Everything You Need to Know About Your Cat’s Whiskers
A defining characteristic of our furry companions, whiskers serve a multitude of important purposes aside from just adding to your pet’s cuteness. As it turns out, whiskers are a vital multifunctional tool for your cat’s sensory input and are needed to help them interact with their environment. From a built-in tape measure to night-vision goggles, whiskers are an essential part of your feline’s genetic makeup.
What Are Whiskers?
While they might just look like extra long hairs on your cat’s face, whiskers are a lot more than they appear to be. Whiskers aren’t just hair follicles — they’re attached to your pet’s nervous and muscular systems. The hair itself is loaded with nerves, with an extra-sensitive tip called a proprioceptor, making for the optimal sensory tool. Whiskers are basically a sixth sense for our feline friends and allow them to sense more in their environment than we can through vibrations from their whiskers.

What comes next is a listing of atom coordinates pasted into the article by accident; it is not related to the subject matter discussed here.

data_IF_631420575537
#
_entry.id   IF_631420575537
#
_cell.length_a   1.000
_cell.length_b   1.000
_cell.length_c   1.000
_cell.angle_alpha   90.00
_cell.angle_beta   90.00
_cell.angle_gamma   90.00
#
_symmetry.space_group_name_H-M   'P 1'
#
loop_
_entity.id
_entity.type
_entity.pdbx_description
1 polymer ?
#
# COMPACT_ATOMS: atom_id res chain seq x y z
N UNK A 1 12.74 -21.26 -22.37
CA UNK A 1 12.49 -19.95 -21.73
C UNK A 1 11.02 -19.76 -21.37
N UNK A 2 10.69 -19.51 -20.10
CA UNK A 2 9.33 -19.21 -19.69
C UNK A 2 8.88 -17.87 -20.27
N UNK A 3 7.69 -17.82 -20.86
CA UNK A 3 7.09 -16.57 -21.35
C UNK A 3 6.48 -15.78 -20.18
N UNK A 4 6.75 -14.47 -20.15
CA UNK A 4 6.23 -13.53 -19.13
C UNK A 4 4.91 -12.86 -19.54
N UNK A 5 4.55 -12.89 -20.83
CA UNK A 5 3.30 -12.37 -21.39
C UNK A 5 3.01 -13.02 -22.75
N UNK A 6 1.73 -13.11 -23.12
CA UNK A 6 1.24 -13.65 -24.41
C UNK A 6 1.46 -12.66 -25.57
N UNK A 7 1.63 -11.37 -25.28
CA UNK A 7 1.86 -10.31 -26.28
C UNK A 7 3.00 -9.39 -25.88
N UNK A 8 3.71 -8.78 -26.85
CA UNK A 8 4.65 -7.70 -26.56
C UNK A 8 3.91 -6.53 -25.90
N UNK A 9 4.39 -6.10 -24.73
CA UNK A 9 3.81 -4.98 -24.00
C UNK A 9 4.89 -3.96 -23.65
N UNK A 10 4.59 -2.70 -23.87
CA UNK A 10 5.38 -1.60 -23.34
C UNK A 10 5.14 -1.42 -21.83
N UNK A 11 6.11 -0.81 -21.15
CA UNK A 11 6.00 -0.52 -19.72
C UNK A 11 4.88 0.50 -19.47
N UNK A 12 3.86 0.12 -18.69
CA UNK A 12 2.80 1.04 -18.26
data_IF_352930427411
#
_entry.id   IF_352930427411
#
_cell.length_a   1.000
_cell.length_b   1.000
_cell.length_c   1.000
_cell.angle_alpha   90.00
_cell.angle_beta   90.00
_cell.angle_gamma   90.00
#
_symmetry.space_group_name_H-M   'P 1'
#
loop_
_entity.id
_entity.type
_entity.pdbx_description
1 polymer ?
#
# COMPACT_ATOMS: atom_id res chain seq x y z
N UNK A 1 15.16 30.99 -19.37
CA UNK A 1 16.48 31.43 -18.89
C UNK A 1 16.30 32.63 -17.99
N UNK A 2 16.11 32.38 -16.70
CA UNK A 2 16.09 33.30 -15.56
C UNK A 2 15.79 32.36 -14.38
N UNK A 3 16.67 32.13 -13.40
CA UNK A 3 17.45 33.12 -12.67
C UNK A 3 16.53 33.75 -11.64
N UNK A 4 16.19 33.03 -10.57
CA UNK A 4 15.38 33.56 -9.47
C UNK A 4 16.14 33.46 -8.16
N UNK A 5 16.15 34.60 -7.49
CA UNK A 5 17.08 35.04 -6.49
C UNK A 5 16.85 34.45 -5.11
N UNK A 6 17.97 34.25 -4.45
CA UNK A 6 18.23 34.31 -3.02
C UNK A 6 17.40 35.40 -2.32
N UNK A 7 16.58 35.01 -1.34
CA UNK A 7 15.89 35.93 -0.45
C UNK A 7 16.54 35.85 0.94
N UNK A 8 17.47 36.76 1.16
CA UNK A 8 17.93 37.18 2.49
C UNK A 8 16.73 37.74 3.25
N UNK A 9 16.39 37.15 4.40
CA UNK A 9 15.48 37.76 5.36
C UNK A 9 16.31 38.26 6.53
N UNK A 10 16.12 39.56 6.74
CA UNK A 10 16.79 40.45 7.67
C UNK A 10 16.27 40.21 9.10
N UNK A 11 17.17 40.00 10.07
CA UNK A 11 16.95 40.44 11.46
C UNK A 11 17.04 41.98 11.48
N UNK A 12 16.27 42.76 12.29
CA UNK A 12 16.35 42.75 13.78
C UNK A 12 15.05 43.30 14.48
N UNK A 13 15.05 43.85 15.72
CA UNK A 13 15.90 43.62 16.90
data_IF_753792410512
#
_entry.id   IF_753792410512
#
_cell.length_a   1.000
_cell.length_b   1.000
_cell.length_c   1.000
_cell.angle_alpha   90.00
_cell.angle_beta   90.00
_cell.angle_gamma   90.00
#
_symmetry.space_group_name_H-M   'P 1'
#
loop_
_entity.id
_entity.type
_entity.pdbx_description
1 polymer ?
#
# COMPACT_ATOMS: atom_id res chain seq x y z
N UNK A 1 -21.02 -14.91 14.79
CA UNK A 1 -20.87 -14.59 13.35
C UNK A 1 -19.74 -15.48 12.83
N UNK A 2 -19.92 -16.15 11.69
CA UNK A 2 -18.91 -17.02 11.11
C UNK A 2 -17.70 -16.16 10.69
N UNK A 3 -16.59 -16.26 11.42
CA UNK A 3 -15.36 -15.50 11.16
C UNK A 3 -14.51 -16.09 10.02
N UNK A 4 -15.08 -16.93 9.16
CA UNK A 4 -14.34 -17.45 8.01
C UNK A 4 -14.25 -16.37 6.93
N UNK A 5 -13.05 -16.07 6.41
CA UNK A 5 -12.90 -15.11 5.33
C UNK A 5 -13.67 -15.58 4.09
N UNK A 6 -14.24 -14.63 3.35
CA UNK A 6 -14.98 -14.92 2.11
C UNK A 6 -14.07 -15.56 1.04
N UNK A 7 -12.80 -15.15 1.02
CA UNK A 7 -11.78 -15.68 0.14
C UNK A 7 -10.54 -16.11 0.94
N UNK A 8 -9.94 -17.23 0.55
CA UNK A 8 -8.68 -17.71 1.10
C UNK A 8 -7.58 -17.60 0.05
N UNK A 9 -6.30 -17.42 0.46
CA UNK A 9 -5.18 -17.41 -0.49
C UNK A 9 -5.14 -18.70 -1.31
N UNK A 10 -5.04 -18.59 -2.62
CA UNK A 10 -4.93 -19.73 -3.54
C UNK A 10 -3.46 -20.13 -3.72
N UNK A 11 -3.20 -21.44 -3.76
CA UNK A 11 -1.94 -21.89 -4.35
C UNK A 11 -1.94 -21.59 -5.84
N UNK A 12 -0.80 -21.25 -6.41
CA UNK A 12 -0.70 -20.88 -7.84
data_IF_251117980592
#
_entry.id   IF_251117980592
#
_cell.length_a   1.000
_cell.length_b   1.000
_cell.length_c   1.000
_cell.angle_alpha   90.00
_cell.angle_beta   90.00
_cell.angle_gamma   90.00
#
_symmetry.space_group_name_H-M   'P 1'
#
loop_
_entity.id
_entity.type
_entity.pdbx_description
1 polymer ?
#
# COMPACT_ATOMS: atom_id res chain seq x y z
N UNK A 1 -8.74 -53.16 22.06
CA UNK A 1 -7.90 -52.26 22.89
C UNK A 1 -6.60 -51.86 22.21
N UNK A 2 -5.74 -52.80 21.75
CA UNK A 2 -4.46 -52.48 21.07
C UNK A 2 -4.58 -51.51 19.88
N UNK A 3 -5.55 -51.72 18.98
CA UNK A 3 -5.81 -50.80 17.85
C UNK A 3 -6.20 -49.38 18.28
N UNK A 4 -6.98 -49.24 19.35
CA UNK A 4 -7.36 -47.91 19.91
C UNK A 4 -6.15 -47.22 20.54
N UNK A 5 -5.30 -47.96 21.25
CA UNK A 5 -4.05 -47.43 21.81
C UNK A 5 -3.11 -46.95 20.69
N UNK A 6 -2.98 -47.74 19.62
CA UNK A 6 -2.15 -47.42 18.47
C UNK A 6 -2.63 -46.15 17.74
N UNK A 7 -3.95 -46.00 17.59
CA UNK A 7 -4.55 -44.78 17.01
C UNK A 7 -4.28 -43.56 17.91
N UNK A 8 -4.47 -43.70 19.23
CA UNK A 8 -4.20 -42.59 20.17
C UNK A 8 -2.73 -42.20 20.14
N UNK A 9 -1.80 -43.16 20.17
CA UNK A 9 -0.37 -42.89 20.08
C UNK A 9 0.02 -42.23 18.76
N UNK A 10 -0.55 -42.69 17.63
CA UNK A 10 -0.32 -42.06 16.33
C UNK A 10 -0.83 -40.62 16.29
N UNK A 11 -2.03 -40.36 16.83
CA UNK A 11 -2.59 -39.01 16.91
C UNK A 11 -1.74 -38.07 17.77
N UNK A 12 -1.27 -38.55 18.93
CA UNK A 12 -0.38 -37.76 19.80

Where Are Your Cat’s Whiskers?
The longer hairs around your cat’s little nose are visible, but cats actually have whiskers in other areas of their body as well. These little sensory whiskers are also above their eyes like eyebrows, in their ears, along their jaw and on their front legs. This allows for your cat to be able to sense prey, judge the size of small spaces and detect changes in the air all through these magic little hairs.
How Do You Care For Your Cat’s Whiskers?
There’s one main rule for caring for your furry friend’s whiskers — don’t cut them! Some believe it can physically hurt your pet if you snip their whiskers, and above all, it would be like cutting off one of their senses. Cutting whiskers would leave your cat disoriented and confused, so leave this vital part of them alone to ensure comfort in their surroundings
What Can You Learn About Your Cat Based on Whiskers?
Surprisingly, you can tell a lot about your cat’s mood based on the status of their whiskers! In a normal, relaxed state, your fur baby’s whiskers will be slightly droopy. When they’re feeling aggressive or threatened, they’ll be tensed up and pointing out to the sides. When your pet’s whiskers are pointing slightly forward, your cat could be feeling friendly or curious about their surroundings.
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